Social Navigation

Biden scraps planned visit to Australia and Papua New Guinea to focus on debt limit talks


WASHINGTON : President Joe Biden said on Tuesday he is curtailing his upcoming trip to the Indo-Pacific, scrapping what would become a historic stop in Papua New Guinea, as well as visiting Australia for a meeting with co-leaders of the so-called Quad Partnership, so he can focus on debt reduction talks in Washington.

The cancellation is a foreign policy setback for a government that has placed a greater focus on the Pacific at the center of its global reach.

Biden said he still plans to leave for Hiroshima, Japan, on Wednesday for a Group of Seven summit featuring leaders from some of the world’s largest economies. He will return to the US on Sunday.

“I am postponing the Australia leg of the trip and my stop in Papua New Guinea to be back for final negotiations with congressional leaders,” Biden said at the start of a Jewish American Heritage Month event at the White House. added: “The nature of the presidency is that many of the critical issues are dealt with all at once. So I am confident that we will continue to make progress in avoiding bankruptcy and fulfilling America’s responsibility as a leader in the world stage.”

Biden said he had spoken with Australian Prime Minister Anthony Albanese earlier on Tuesday to inform him that he was postponing a visit to Australia and invited him to Washington for an official state visit at a date yet to be determined. White House officials told Papua New Guinea Prime Minister James Marape the news.

White House officials did not immediately respond to questions about when Biden might reschedule visits to the two countries.

“Revitalizing and revitalizing our alliances and advancing partnerships like the Quad remains a top priority for the president,” White House press secretary Karine Jean-Pierre said. welfare. We look forward to finding other ways to engage with Australia, the Quad, Papua New Guinea and the leaders of the Pacific Islands Forum in the coming year.”

Biden was scheduled to travel on to Papua New Guinea to meet Pacific Island leaders and then to Australia for a meeting of the leaders of the Quad Partnership, comprising the US, Australia, India and Japan. The stop in Papua New Guinea would have been the first visit by a sitting US president to the island country of more than 9 million people.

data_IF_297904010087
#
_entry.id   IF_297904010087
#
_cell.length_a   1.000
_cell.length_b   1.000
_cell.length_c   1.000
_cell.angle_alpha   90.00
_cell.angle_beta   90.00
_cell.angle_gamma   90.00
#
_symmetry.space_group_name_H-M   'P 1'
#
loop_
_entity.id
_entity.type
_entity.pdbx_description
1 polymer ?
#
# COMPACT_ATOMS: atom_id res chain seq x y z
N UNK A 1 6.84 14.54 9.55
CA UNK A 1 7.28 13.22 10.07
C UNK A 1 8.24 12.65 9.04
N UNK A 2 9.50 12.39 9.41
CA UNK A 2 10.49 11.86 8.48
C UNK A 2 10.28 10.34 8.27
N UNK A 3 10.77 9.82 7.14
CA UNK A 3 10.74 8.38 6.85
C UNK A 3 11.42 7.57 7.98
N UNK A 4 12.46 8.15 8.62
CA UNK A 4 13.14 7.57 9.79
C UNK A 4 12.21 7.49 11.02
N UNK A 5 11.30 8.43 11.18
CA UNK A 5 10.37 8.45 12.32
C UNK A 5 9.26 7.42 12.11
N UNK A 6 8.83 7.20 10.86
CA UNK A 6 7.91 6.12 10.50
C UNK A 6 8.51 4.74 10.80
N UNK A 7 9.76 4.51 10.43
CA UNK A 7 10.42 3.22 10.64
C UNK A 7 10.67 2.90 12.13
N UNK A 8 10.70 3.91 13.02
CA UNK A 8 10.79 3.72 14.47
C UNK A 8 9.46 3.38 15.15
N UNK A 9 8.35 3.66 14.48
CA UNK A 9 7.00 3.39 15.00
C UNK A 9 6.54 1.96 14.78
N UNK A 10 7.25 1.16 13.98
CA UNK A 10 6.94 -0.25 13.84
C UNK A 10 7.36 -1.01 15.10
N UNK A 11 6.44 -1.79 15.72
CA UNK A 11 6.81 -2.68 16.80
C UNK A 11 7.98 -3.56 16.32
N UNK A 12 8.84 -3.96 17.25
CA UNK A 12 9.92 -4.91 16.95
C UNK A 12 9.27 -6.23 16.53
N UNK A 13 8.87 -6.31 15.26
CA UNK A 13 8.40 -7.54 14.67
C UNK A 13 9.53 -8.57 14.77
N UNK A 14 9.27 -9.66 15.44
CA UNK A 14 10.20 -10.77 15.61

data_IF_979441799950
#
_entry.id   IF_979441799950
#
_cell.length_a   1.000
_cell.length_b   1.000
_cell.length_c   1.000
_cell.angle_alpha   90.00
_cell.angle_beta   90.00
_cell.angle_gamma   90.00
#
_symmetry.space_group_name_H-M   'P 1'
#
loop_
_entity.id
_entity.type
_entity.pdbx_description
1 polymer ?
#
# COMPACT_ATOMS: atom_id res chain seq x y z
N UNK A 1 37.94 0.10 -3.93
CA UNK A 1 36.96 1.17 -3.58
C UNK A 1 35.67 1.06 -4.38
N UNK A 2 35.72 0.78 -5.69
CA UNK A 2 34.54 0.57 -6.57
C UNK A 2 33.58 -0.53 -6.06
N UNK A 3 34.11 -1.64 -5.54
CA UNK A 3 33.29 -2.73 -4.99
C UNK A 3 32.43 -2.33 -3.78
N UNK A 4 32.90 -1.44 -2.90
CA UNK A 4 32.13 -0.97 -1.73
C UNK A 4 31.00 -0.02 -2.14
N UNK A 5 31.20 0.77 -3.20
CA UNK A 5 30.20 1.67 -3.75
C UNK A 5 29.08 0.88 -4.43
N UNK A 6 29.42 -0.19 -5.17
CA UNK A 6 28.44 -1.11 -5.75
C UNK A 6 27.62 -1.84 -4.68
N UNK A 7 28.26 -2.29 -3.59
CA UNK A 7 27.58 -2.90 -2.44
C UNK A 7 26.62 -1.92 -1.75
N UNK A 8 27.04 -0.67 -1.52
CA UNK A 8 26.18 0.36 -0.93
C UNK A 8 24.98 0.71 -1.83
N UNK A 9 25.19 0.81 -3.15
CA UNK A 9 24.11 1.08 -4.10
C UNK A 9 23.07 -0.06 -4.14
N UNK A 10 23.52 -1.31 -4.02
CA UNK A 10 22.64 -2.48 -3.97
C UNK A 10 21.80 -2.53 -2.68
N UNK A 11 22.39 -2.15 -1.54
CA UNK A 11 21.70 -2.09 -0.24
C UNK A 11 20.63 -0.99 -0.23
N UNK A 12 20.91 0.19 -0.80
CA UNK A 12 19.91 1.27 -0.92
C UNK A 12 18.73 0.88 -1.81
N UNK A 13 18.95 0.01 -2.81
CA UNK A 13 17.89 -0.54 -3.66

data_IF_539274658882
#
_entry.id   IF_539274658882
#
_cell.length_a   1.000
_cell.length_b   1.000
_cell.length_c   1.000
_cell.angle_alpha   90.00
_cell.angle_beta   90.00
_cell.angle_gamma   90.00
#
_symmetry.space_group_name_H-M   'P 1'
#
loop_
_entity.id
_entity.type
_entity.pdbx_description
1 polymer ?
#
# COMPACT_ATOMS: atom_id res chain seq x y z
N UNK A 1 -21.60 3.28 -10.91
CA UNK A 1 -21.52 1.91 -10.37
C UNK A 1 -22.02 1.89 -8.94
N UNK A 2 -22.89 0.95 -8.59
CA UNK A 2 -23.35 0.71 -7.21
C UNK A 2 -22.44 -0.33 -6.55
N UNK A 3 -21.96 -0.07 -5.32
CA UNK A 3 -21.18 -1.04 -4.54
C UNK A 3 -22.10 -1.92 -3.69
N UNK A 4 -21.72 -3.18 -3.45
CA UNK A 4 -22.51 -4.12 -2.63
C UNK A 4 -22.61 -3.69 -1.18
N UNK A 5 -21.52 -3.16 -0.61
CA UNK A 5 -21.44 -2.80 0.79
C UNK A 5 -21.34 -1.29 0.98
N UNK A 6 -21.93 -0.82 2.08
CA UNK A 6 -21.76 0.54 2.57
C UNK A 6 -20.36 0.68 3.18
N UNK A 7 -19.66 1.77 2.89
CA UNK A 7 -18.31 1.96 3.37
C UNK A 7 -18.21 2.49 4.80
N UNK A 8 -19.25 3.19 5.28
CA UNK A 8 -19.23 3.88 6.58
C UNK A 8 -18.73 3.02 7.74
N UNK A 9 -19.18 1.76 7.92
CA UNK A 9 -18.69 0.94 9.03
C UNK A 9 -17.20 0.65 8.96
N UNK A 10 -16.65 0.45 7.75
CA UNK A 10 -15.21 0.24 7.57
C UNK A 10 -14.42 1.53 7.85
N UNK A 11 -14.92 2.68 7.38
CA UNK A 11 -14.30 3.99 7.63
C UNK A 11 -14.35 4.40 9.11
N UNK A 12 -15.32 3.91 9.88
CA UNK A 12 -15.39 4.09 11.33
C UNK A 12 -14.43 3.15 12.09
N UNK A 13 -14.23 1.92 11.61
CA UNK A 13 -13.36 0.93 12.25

The Quad partnership first emerged during the response to the Indian Ocean tsunami in 2004, which killed some 230,000 people. Since taking office, Biden has sought to revive the Quad as part of his broader effort to refocus the US more on the Pacific and counter China’s rising economic and military assertiveness in the region.

Biden announced his decision shortly after concluding a Tuesday afternoon meeting with Republican House Speaker Kevin McCarthy, Senate Minority Leader Mitch McConnell, Senate Minority Leader Chuck Schumer, and Senate Minority Leader Hakeem Jefferies. the House of Representatives, for talks on the debt limit deadlock.

Earlier on Tuesday, White House National Security Council spokesman John Kirby expressed frustration among administration officials that the debt talks are impacting the president’s actions on the international stage.

“We shouldn’t have to have this conversation. I wouldn’t have to answer these questions if Congress just did the right thing,” Kirby said.

Some Republican lawmakers are questioning Biden’s decision to travel abroad given the ramifications of the debt limit talks.

“I think he shouldn’t leave and he should focus on the debt limit here at home,” said Senator Rick Scott, R-Fla.

Kirby noted that Biden would meet in Japan with Albanian and Indian Prime Minister Narendra Modi, as well as leaders from the Pacific Islands. Biden already had plans to hold a bilateral meeting with Japanese Prime Minister Fumio Kishida during the Hiroshima visit.

With the brief stop in Papua New Guinea to meet leaders from the Pacific Islands, Biden had hoped to demonstrate the United States’ determination to remain engaged with the Pacific Islands for the long haul.

The area has received less attention from the US in the aftermath of the Cold War, and China has increasingly filled the vacuum – through increased aid, development and security cooperation. Biden has said he is determined to change that dynamic.

Last September, Biden hosted leaders from more than a dozen Pacific islands at the White House, where he announced a new strategy to help the region tackle climate change and maritime security. His government also recently opened embassies in the Solomon Islands and Tonga, and has plans to open one in Kiribati.

Joanna Swanson

Joanna Swanson is Europe correspondent at the Thomson Reuters Foundation based in Brussels covering politics, culture, business, climate change, society, economies and inclusive tech. With specific focus in breaking news, she has covered some of the world's most significant stories.